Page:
The second group started by searching from Spiterstulen to the north. Wherever possible this was done on the right as well as the left side of the road. They faced very steep slopes there that kept going down all the way to the river. The terrain was also quite capricious and swampy. This hindered the action.
At one point one of the dogs showed an increased interest. In that situation, however, unfortunately this could not be investigated much further. Tomorrow attention will again be paid to that spot. Tomorrow is the last one of the search-days and then the final part of the road away from Spiterstulen will be searched. Again, hopefully more success tomorrow.

Saturday 8th July: the 5th and final search-day
The final search-day has come to an end. Big frustration because we did not manage to find anything.

As announced, we have searched the last part of the way from Spiterstulen to the north. This was a road where the terrain alongside the road varied in width between 0 to 100 meters. This implied a constant adapting of the search-patterns. One moment everyone had to walk in line while the next moment required an entirely different position from eachother. However, it gave us the opportunity to work very efficiently and that is how we covered this area: very efficiently. The winds kept changing constantly, which forced us to adapt to the winds all the time too.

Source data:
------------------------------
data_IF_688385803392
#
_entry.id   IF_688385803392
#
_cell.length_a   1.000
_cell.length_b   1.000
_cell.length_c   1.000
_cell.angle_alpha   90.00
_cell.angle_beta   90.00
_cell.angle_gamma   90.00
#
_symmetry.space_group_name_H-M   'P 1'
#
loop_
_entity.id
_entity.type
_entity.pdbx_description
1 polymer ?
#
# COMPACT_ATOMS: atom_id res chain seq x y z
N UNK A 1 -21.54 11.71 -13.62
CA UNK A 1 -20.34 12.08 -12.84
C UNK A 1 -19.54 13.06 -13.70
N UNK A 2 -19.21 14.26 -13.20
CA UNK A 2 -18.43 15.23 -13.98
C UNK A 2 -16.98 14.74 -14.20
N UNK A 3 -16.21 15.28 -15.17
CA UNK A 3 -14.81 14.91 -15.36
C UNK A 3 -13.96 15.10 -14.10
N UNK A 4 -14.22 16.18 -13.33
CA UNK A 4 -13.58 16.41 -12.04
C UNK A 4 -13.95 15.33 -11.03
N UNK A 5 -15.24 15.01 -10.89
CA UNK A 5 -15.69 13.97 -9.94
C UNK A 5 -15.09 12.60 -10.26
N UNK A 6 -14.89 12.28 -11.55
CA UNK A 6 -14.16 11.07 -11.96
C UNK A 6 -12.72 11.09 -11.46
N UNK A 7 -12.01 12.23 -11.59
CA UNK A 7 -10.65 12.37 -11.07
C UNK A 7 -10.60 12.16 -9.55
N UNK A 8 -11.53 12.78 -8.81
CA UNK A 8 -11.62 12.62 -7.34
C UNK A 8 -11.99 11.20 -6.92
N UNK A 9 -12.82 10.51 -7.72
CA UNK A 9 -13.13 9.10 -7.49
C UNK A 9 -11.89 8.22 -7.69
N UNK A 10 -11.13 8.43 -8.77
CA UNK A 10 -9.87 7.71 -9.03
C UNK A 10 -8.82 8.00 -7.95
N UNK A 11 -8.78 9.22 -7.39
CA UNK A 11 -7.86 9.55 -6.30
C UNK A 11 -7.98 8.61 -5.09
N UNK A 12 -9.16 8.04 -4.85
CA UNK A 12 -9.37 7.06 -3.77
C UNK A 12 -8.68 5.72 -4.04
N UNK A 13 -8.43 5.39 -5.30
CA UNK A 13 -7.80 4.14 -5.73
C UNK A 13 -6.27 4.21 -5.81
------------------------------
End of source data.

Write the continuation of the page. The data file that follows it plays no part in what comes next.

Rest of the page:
When the day was almost over, a number of the dogs showed a rising activity near a wood that went down towards the riverbank in a fairly steep manner (approx. 50 meters into the depth). The descent was too steep for the dogs and therefore too risky for them to be able to proceed and investigate this situation any further. Especially also because the dogs have now been searching for five whole days already. So John and Remy climbed through this wood "in line". Unfortunately, without success.
Finally Louise and John went to Spiterstulen to report us "out" while the rest of the group drove back to the hotel. There everything was made ready for departure. This upcoming night around 4 am and with mixed feelings we'll leave for Oslo.
Although much to our regret we have been unsuccessful in reaching our goal, the dogs deserve a big compliment. Also because of the difficult and heavy terrain, we did ask a lot from them but they have kept working really hard up to the last minute. Some of the dogs even wanted to continue searching with their paws being injured (damaged).

The team arrived safely on Schiphol Airport on July 9 2006 with two separate flights.


Monday 21 august: Confirming that a body found in a mountain lake belongs to Marijke Vervoort.

On Sunday, the body of a dead woman was found floating in Lake Gjende between Memurubu and Gjendebu in Jotunheimen. The operator of a boat that carries tourists from one end of the lake to the other spotted the body, and alerted police.
Sidsel Svarstad of the Gudbrandsdal Police District told radio station P4 that the body had been in the water for a long time and probably had been washed ashore.
An autopsy revealed no signs of foul play, and death was attributed to probable drowning.

 

Thanks to M.R. for the translation